When you go to a psychiatrist appointment, a general practitioner appointment, or a therapist appointment to address your mental health issues it can be scary, especially if it’s your first time. I was terrified the first time I decided to see a therapist when I was 20 years old. I was alone, I had no support, I didn’t know anyone who had seen a therapist, and I had stress diarrhea for weeks. The first time I brought up my depression with my general practitioner was scary also because I was terrified that he wouldn’t take me seriously. The first psychiatrist appointment ever was daunting because I didn’t want to believe that I needed a psychiatrist.
I imagine I’m not alone in my fears because living with mental illness is scary. We are up against a stigma that spreads through almost all parts of our lives. Even when we ask for help, things can go wrong. But when things go like they’re supposed to, there is progress. I have been to many therapists, may psychiatrists, many GP’s for mental health, and I’ve seen good ones and bad ones, and ones that have just not worked for me. Here are a few things that I wish I could have known when I started treatment. If you are considering getting help for your mental health, I applaud you and hope this helps.
Q: What will a therapist do on my first visit?
A: They will introduce themselves, and they will ask you why you came in. This is not a judgement, they want you there, and they want to know how to help you. Even if you aren’t able to be articulate why you’re there, do the best you can. They will ask you questions and lead the conversation when you’re not able to.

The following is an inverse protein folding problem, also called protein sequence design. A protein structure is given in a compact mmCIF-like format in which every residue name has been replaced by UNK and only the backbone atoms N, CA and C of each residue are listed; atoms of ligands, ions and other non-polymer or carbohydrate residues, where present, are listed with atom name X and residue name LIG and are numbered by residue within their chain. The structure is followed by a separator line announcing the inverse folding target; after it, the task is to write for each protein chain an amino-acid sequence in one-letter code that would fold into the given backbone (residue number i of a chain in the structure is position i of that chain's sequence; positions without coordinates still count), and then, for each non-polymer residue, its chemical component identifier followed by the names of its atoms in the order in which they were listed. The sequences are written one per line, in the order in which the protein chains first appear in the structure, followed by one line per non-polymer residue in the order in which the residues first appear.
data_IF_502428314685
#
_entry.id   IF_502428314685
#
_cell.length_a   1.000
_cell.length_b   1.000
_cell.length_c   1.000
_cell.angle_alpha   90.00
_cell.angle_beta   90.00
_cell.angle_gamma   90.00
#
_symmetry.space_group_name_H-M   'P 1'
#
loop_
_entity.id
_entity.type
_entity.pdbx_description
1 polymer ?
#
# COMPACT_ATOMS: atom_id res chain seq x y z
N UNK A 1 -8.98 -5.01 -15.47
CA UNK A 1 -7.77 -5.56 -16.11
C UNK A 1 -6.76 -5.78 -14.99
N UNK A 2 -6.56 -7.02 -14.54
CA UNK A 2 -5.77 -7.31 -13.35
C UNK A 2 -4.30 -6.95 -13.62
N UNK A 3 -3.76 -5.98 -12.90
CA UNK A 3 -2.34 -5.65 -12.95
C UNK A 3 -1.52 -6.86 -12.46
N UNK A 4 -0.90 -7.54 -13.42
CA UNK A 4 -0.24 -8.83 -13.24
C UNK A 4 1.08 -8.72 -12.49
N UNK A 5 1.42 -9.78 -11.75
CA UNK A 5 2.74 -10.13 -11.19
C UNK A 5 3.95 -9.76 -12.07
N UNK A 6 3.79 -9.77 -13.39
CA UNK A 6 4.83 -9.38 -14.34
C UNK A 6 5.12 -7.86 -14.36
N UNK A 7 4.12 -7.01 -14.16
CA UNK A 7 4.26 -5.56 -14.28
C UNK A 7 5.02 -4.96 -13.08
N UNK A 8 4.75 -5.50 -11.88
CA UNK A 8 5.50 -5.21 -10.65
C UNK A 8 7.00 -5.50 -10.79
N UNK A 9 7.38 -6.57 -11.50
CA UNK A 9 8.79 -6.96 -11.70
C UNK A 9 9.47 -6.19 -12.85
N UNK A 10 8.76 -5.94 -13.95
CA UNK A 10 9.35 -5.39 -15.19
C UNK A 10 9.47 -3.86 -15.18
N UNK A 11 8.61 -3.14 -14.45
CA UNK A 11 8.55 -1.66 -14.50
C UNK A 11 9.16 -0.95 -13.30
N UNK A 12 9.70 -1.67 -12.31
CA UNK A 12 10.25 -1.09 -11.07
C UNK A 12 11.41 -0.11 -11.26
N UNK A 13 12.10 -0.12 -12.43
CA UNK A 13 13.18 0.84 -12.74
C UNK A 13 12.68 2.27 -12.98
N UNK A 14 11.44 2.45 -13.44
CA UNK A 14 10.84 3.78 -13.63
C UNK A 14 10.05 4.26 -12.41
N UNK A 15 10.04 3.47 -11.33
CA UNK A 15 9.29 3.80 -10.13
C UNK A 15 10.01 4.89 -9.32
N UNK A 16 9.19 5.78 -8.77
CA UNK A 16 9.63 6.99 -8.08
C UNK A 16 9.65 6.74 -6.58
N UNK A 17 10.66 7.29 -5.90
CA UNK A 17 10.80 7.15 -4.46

Q: What if I’m embarrassed by something I need to talk about with my therapist.
A: Your therapist will never judge you. The truth is that they’ve probably seen it all. I tend to seek out older therapists who have been practicing for a long time because there is literally nothing you can say that will surprise them. Being honest is the only way to make true changes in your life. You’ll get out what you put into therapy.
Q: What if I don’t like my therapist?
A: The best thing you can do is be honest with your therapist and yourself. It’s okay to discuss this with the therapist. If you can’t work it out, find another therapist you can work with. It takes some trial and error sometimes, and there is absolutely nothing wrong with leaving a therapist you’re not comfortable with. This applies to all doctors and psychiatrists as well. Trust is a big part of mental health treatment.
Q: What could a general practitioner possibly know about mental health?
A: Enough to help point you in the right direction when you need help. Sometimes a GP is all we have available to us, and there’s nothing wrong with that either. They can prescribe medications and refer you to a psychiatrist or therapist if they think you need it. Go to who you trust as your first step.